The first few pages make pretty uncomfortable reading as we witness a marriage spat that nearly turns into a declaration of domestic war. Finding herself in the throes of a messy divorce—and with additional problems at work—Meggon begins thinking more and more of her father. She enlists the help of a veteran who places a notice in the locator section of a veterans magazine asking if anyone remembers serving with her father.

After a few weeks, she hears from a man who tells her that he saw “where he fell.” The veteran says it was in the Central Highlands, just west of the mountain city of Dalat. He says he last saw her father trying to help an injured buddy before they disappeared after a grenade explosion.

With this information, Meggon ponders going to Vietnam to visit the general location where her father fell. She hopes this will help her connect with him more. Meggon’s first inkling of going to Vietnam doesn’t come until nearly half-way through the book

Traveling alone, she arrives in Ho Chi Minh City and quickly learns that most Vietnamese people still call it Saigon. She also discovers that what she had always known as the Vietnam War is actually is called the American War in Vietnam by the Vietnamese. A highlight of this book is Luger’s depiction of food and drink and details of Vietnamese life today.

Once she gets to Dalat, Meggon deals with people who cheat her, only to be victimized by a shakedown at the hands of a local government official—not once, but twice. She’s informed that the corruption is “a system we are used to.” Wanting to immediately return home, Meggon ends up being befriended by someone who takes her to a small mountain known locally as “Massacre Mountain” because of the number of American soldiers who died on it one night.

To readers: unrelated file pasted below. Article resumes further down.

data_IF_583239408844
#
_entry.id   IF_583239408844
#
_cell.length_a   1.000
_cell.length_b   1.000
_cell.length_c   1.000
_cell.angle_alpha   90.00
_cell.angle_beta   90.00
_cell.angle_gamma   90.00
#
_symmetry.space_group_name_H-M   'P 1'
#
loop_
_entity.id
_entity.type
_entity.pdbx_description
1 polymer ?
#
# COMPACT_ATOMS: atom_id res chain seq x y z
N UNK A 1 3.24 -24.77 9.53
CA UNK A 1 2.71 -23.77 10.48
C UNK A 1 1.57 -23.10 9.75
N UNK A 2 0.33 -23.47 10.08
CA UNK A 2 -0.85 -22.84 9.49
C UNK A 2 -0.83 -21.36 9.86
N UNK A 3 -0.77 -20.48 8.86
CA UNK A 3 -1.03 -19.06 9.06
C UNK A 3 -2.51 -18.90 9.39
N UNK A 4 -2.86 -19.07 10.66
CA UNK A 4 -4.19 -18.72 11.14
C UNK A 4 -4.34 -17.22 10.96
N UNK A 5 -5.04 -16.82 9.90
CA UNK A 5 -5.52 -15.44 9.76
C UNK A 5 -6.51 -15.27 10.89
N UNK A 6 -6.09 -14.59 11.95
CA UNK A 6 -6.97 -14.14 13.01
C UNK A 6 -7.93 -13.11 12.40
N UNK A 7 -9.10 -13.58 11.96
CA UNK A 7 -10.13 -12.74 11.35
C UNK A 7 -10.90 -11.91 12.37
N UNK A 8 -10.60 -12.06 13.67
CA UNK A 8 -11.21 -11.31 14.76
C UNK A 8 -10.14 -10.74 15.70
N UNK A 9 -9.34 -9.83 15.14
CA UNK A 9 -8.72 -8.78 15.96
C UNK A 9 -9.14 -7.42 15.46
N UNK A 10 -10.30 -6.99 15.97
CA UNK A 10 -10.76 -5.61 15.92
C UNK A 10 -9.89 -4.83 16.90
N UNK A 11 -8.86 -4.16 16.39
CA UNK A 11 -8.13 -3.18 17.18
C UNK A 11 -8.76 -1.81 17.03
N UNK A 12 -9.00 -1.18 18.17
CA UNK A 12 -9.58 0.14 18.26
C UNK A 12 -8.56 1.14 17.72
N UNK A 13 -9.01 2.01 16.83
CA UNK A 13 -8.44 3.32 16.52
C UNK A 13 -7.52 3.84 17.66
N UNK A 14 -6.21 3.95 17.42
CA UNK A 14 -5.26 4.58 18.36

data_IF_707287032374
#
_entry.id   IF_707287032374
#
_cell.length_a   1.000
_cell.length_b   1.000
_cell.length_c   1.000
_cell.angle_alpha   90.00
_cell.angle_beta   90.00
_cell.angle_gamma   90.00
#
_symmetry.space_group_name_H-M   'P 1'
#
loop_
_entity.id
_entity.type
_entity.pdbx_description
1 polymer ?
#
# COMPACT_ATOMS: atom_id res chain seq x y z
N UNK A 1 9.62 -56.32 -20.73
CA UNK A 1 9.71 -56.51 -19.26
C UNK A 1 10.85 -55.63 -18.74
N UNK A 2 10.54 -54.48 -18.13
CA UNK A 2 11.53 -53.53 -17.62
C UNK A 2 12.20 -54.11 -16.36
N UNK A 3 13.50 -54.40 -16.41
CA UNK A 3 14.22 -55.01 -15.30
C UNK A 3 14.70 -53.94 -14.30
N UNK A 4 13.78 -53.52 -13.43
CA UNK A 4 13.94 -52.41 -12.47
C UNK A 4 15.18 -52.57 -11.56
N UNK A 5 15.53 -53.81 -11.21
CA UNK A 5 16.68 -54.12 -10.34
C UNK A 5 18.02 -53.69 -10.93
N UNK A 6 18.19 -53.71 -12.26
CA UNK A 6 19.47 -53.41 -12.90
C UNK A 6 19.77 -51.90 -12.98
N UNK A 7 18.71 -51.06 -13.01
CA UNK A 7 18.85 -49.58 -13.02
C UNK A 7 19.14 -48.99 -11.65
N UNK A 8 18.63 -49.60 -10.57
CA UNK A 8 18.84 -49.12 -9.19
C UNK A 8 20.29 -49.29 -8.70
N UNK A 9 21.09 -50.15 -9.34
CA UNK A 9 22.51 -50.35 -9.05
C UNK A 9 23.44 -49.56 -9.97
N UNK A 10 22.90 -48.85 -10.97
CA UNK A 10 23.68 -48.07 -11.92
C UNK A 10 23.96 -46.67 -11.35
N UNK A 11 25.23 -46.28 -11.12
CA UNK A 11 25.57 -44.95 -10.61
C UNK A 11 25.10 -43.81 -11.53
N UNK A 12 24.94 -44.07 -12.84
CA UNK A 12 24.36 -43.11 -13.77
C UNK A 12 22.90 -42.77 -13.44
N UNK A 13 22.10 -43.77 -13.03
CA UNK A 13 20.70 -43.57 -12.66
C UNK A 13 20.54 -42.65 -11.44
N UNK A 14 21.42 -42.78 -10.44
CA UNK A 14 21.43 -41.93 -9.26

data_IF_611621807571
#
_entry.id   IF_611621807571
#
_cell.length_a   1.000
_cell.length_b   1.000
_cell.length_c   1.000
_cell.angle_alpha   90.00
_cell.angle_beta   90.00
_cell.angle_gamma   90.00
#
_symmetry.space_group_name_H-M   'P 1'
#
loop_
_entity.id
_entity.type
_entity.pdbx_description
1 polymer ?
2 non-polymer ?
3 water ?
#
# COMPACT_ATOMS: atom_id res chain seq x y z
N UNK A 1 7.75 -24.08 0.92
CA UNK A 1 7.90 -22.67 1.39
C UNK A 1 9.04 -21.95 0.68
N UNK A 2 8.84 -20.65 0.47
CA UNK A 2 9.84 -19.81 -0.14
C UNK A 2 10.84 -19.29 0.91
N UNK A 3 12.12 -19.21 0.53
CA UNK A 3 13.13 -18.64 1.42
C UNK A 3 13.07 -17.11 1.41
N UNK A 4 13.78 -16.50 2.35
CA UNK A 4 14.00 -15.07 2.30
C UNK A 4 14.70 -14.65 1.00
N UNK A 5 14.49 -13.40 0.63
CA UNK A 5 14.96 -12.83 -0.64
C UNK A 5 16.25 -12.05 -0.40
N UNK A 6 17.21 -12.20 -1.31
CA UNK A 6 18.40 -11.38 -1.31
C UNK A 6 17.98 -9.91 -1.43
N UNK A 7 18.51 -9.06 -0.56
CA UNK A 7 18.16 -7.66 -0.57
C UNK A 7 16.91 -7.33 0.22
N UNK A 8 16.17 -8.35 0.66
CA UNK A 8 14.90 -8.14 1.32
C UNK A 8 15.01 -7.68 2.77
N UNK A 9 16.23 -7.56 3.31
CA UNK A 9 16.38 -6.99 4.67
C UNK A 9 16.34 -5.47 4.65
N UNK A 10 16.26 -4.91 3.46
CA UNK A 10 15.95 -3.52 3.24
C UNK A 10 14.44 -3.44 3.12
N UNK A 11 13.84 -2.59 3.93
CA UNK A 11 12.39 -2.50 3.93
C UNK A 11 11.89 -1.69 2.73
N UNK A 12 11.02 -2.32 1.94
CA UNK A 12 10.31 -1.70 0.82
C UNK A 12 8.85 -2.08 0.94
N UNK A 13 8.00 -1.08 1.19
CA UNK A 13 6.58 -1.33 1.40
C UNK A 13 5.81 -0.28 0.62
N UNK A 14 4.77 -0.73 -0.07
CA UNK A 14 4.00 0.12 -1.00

She’s told: “You are standing on the same ground your father walked on.”

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Jim Luger

At that point the story begins to go off the rails, though anything can happen in a fictional world. Our heroine becomes romantically entangled with a local businessman, sets off an international incident, and—with bullets flying—desperately tries to escape the country.

She tells one character, “If you want to fight until we’re both destroyed, then let’s go.”

The story is well-told and the book is well written, yet it remains an “entertainment” and does nothing to advance the story of our nation’s Vietnam War experience.

Jim Luger is a life member of Vietnam Veterans of America. His website is jamesluger.com

–Bill McCloud

Through the Valley by William Reeder

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Through the Valley: My Captivity in Vietnam (Naval Institute Press, 256 pp., $29.95, hardcover and Kindle) is a well-written chronicle of Army Col. Bill Reeder’s time as a POW and his struggles adapting back in the “real world.” The book came out in hardcover in 2016, and Naval Institute Press has just been published in paperback ($21.95).